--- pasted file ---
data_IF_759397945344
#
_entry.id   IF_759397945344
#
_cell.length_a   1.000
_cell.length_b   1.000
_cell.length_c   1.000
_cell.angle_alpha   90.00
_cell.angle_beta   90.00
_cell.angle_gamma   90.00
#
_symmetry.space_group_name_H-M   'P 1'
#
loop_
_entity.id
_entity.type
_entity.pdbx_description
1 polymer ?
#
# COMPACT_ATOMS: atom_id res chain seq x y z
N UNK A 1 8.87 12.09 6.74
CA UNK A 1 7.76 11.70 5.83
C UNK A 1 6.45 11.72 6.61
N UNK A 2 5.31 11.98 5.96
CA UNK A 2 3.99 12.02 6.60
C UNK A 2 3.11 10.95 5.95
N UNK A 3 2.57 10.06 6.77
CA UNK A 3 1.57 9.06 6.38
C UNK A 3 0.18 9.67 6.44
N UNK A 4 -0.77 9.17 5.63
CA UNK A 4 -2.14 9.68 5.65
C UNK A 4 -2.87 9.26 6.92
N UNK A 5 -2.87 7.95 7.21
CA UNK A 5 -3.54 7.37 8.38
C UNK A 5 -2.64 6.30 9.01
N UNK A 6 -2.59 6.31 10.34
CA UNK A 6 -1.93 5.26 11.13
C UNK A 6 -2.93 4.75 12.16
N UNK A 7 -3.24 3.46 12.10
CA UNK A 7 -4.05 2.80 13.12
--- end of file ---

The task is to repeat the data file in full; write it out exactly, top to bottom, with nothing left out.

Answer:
data_IF_759397945344
#
_entry.id   IF_759397945344
#
_cell.length_a   1.000
_cell.length_b   1.000
_cell.length_c   1.000
_cell.angle_alpha   90.00
_cell.angle_beta   90.00
_cell.angle_gamma   90.00
#
_symmetry.space_group_name_H-M   'P 1'
#
loop_
_entity.id
_entity.type
_entity.pdbx_description
1 polymer ?
#
# COMPACT_ATOMS: atom_id res chain seq x y z
N UNK A 1 8.87 12.09 6.74
CA UNK A 1 7.76 11.70 5.83
C UNK A 1 6.45 11.72 6.61
N UNK A 2 5.31 11.98 5.96
CA UNK A 2 3.99 12.02 6.60
C UNK A 2 3.11 10.95 5.95
N UNK A 3 2.57 10.06 6.77
CA UNK A 3 1.57 9.06 6.38
C UNK A 3 0.18 9.67 6.44
N UNK A 4 -0.77 9.17 5.63
CA UNK A 4 -2.14 9.68 5.65
C UNK A 4 -2.87 9.26 6.92
N UNK A 5 -2.87 7.95 7.21
CA UNK A 5 -3.54 7.37 8.38
C UNK A 5 -2.64 6.30 9.01
N UNK A 6 -2.59 6.31 10.34
CA UNK A 6 -1.93 5.26 11.13
C UNK A 6 -2.93 4.75 12.16
N UNK A 7 -3.24 3.46 12.10
CA UNK A 7 -4.05 2.80 13.12